Moderate to heavy rain is moving into western portions of state. The rain will continue to spread east across the state the next few hours. No storms are currently severe in Mississippi, and we are not expecting severe weather in Central Alabama. Storms could produce gusty winds, lightning, perhaps some small hail, and very heavy rainfall.
The bulk of the rainfall is between Interstate 65 in Alabama and Interstate 55 in Central Mississippi. There have been several flash flood warnings back in Mississippi and we certainly could see some flash flooding throughout the area as the rain moves through. Expect several hours of rain before the rain begins to taper off from west to east across the state later tonight.
We continue to have scattered light rain across much of the state this evening. This rain will continue the next few hours. We are watching activity to our west over Central Mississippi in and around the Jackson area, where some stronger storms are ongoing currently. This activity will continue to head east through the evening and will be moving across Alabama during the overnight.
Roughly the southern third of the state remains outlined in a slight risk for severe weather. There is a severe thunderstorm watch across Mississippi and Louisiana with a few warnings in Central Mississippi. Though some of the storms are severe, we are not expecting severe storms to impact North-Central Alabama. We could see a few strong storms in the area, with gusty winds and some hail, but most locations will just see the heavy rains.
Severe storms will be possible across our southern counties and we could even see a watch issued for some of our southwestern counties, but the main concern continues to be the threat for flooding. All of Central Alabama remains under a flash flood watch until 1 PM Tuesday. With the soaking rains from earlier today and additional heavy rain set to arrive after while, we could certainly see a few flash flood warnings.
THE NATIONAL WEATHER SERVICE IN BIRMINGHAM HAS EXPANDED THE
FLASH FLOOD WATCH TO INCLUDE PORTIONS OF CENTRAL ALABAMA…
EAST CENTRAL ALABAMA AND SOUTHEAST ALABAMA…INCLUDING THE
FOLLOWING AREAS…IN CENTRAL ALABAMA…LOWNDES AND MONTGOMERY.
IN EAST CENTRAL ALABAMA…LEE…MACON AND RUSSELL. IN
SOUTHEAST ALABAMA…BARBOUR…BULLOCK AND PIKE.
* THROUGH TUESDAY AFTERNOON
* WIDESPREAD HEAVY RAINFALL OF 1 TO 3 INCHES IS EXPECTED IN THE
WATCH AREA…WITH LOCALIZED HIGHER AMOUNTS.
* THE ACCUMULATED RAINFALL EXPECTED WITH THIS SYSTEM WILL BE
ENOUGH TO AGGRAVATE SOME RIVERS AND STREAMS THAT ARE ALREADY
RUNNING ABOVE NORMAL…AND SOME RIVERS ARE FORECAST TO REACH
STAGES OF MINOR FLOODING. ROADWAYS IN LOW LYING AREAS WILL
LIKELY FLOOD…ESPECIALLY ROADS THAT ARE CLOSE TO CREEKS AND
STREAMS. PONDING OF WATER WILL BE LIKELY IN URBAN AREAS WHERE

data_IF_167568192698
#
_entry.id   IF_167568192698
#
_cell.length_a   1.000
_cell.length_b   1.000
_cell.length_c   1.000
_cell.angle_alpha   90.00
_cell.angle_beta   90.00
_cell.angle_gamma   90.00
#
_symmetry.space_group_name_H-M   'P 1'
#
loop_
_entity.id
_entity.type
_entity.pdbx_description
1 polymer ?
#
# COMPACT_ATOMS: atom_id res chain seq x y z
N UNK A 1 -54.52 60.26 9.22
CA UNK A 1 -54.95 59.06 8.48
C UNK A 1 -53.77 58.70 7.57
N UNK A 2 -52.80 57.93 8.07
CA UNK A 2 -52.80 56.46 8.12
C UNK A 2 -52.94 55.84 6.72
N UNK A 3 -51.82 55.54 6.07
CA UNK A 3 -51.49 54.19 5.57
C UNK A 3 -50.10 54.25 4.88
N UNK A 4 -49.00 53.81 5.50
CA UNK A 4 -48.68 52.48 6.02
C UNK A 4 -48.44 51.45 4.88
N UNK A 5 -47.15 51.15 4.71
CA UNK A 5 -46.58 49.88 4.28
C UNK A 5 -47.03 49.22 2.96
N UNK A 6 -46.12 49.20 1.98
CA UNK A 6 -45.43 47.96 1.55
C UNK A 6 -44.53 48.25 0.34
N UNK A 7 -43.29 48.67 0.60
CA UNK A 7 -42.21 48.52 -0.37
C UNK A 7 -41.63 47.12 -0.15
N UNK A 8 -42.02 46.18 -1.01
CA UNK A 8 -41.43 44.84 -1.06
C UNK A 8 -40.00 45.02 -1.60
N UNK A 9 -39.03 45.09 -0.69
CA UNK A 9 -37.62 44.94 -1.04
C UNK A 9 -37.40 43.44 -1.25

POOR DRAINAGE EXISTS.
A FLASH FLOOD WATCH MEANS THAT CONDITIONS MAY DEVELOP THAT LEAD
TO FLASH FLOODING. FLASH FLOODING IS A VERY DANGEROUS SITUATION.
YOU SHOULD MONITOR LATER FORECASTS AND BE PREPARED TO TAKE ACTION
SHOULD FLASH FLOOD WARNINGS BE ISSUED.
…FLASH FLOOD WATCH REMAINS IN EFFECT THROUGH TUESDAY
THE FLASH FLOOD WATCH CONTINUES THROUGH TUESDAY AFTERNOON FOR
* PORTIONS OF CENTRAL ALABAMA…EAST CENTRAL ALABAMA…NORTHEAST
ALABAMA…NORTHWEST ALABAMA AND WEST CENTRAL ALABAMA…
INCLUDING THE FOLLOWING AREAS…IN CENTRAL ALABAMA…AUTAUGA…
JEFFERSON…PERRY…SHELBY…ST. CLAIR…TALLADEGA AND WALKER.
IN EAST CENTRAL ALABAMA…CALHOUN…CHAMBERS…CLAY…
CLEBURNE…RANDOLPH AND TALLAPOOSA. IN NORTHEAST ALABAMA…
CHEROKEE AND ETOWAH. IN NORTHWEST ALABAMA…MARION AND
WINSTON. IN WEST CENTRAL ALABAMA…FAYETTE…GREENE…HALE…
LAMAR…MARENGO…PICKENS…SUMTER AND TUSCALOOSA.
The latest outlook from the SPC has cleared much of North-Central Alabama from the risk of severe weather today. Ongoing showers and storms this morning continue to stabilize the atmosphere over the state. The risk for severe weather in the state (outlined in green), is along and south of U.S. 80 across the Black Belt Region of the state to Montgomery, and also includes, Mobile, Dothan, Troy, Monroeville, and Jackson.
This morning, showers and storms continue to push towards the south across the state. In the wake of the front edge of this convection, moderate rain continues to fall across central portions of the state. This activity will last for several more hours and will give most locations a soaking rain today.
With the persistent rain over the region, it does not appear the atmosphere will have time to recover and destabilize before the front moves through the area. If this would have occurred, there would have been the threat for severe storms later today. Once again, this does not look likely today, but in any case, we will have to watch the front as it moves into the state this afternoon as it could produce a some additional showers and storms.
With the threat of severe weather diminishing today, we now turn our focus to the flooding threat that could possible develop. Many areas of Central Alabama could receive 1-2 inches of rain today with some locations in West Alabama possibly receiving more. Much of Central Alabama remains under a flash flood watch until 1PM Tuesday.